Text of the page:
“Bestowing no honors
keeps people from fighting
prizing no treasures
keeps people from stealing
displaying no attractions
keeps people from making trouble
thus the rule of the sage
empties the mind
but fills the stomach
weakens the will
but strengthens the bones
by keeping the people from knowing or wanting
and those who know from daring to act
the sage governs them all”
(Taoteching, verse 3, translation by Red Pine)
SU CH’E says, “Bestowing honors embarrasses those who don’t receive them to the point where they fight for them. Prizing treasures pains those who don’t possess them to the point where they steal them. Displaying attractions distresses those who don’t enjoy them to the point where they cause trouble. If people aren’t shown these things, they won’t know what to want and will cease wanting.”
WANG CHEN says, “Sages empty the mind of reasoning and delusion, they fill the stomach with loyalty and honesty, they weaken the will with humility and compliance, and they strengthen the bones with what people already have within themselves.”
WANG PI says, “Bones don’t know how to make trouble. It’s the will that creates disorder. When the mind is empty, the will is weak.”
WANG P’ANG says, “An empty mind means no distinctions. A full stomach means no desires. A weak will means no external plans. Strong bones mean standing on one’s own and remaining unmoved by outside forces. By bestowing no honors, sags keep people from knowing. Prizing no treasures, they keep people from wanting.”
LU NUNG-SHIH says, “The mind knows and chooses, while the stomach doesn’t know but simply contains. The will wants and moves, while bones don’t want but simply stand there. Sages empty what knows and fill what doesn’t know. They weaken what wants and strengthen what doesn’t want.”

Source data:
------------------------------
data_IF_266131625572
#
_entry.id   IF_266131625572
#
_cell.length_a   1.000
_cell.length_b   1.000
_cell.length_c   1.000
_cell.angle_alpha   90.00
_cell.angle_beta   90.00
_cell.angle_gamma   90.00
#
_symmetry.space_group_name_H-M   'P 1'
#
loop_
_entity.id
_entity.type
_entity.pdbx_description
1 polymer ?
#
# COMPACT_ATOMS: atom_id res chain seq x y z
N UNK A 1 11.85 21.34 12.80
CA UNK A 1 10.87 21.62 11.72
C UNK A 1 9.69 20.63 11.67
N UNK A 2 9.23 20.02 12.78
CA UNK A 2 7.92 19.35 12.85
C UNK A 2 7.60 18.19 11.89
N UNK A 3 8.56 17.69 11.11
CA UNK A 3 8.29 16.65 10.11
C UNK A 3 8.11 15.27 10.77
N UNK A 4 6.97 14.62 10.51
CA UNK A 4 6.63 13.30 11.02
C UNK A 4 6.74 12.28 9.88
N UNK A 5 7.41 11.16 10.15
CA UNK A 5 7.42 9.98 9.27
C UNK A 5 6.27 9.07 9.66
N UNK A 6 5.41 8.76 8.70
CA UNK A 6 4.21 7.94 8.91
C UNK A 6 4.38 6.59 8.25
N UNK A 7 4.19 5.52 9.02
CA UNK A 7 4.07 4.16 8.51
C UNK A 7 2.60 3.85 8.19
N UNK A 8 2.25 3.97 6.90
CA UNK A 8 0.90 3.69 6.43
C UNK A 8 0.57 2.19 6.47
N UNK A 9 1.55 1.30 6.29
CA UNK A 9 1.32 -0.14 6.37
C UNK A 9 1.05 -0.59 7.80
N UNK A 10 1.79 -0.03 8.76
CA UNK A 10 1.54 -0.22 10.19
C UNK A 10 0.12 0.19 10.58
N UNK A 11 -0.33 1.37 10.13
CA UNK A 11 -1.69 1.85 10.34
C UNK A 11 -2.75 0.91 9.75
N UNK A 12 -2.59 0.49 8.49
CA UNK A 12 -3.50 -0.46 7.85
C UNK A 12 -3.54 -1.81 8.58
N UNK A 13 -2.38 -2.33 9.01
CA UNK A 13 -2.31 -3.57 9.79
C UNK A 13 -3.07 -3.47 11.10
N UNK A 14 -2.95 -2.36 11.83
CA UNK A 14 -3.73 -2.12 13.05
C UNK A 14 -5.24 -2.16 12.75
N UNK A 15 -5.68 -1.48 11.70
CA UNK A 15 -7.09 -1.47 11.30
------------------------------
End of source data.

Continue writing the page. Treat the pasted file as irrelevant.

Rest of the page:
YEN TSUN says, “They empty their mind and calm their breath. They concentrate their essence and strengthen their spirit.”
HUANG YUAN-CHI says, “Sages purify their ears and eyes, put an end to dissipation and selfishness, embrace the one, and empty their mind. An empty mind forms the basis for transmuting cinnabar by enabling us to use our yang breath to transform our yin essence. A full stomach represents our final form, in which our yang breath gradually and completely replaces our yin essence.”
WEI YUAN says, “The reason the world is in disorder is because of action. Action comes from desire. And desire comes from knowledge. Sages don’t talk about things that can be known or display things that can be desired. This is how they bring order to the world.”
LIU CHING says, “This verse describes how sages cultivate themselves in order to transform others.”
In today’s verse, Lao-tzu begins to explain how the sage (someone in harmony with the Tao) governs others. Lao-tzu’s teaching on the art of governing in harmony with the Tao is what attracted me to philosophical Taoism in the first place. So, this first mention, in the Taoteching, is of great importance in understanding it.
I want to be careful, here, though. I want to limit my commentary, as much as possible, to just what Lao-tzu says in this verse. Still, I do want to make clear from the start what makes a sage a sage, and what does it mean to govern in harmony with the Tao.
Since a sage is someone in harmony with the Tao, what exactly does that mean? What it has come to mean to me is a realization. It may be sudden, or something that occurs over a long time; but it is spontaneous and intuitive, regardless of what the time frame is. This realization is an understanding of the natural laws which govern our universe, and each of our roles as an individual human being in the grand scheme of things. You learn, first, that there is a flow to things, and then, you learn how to go with that flow. The sage realizes that everything external is subject to change, and doesn’t form any attachments to them. Instead, the sage cultivates their interior life. That which is intuitively and spontaneously in tune with the Tao.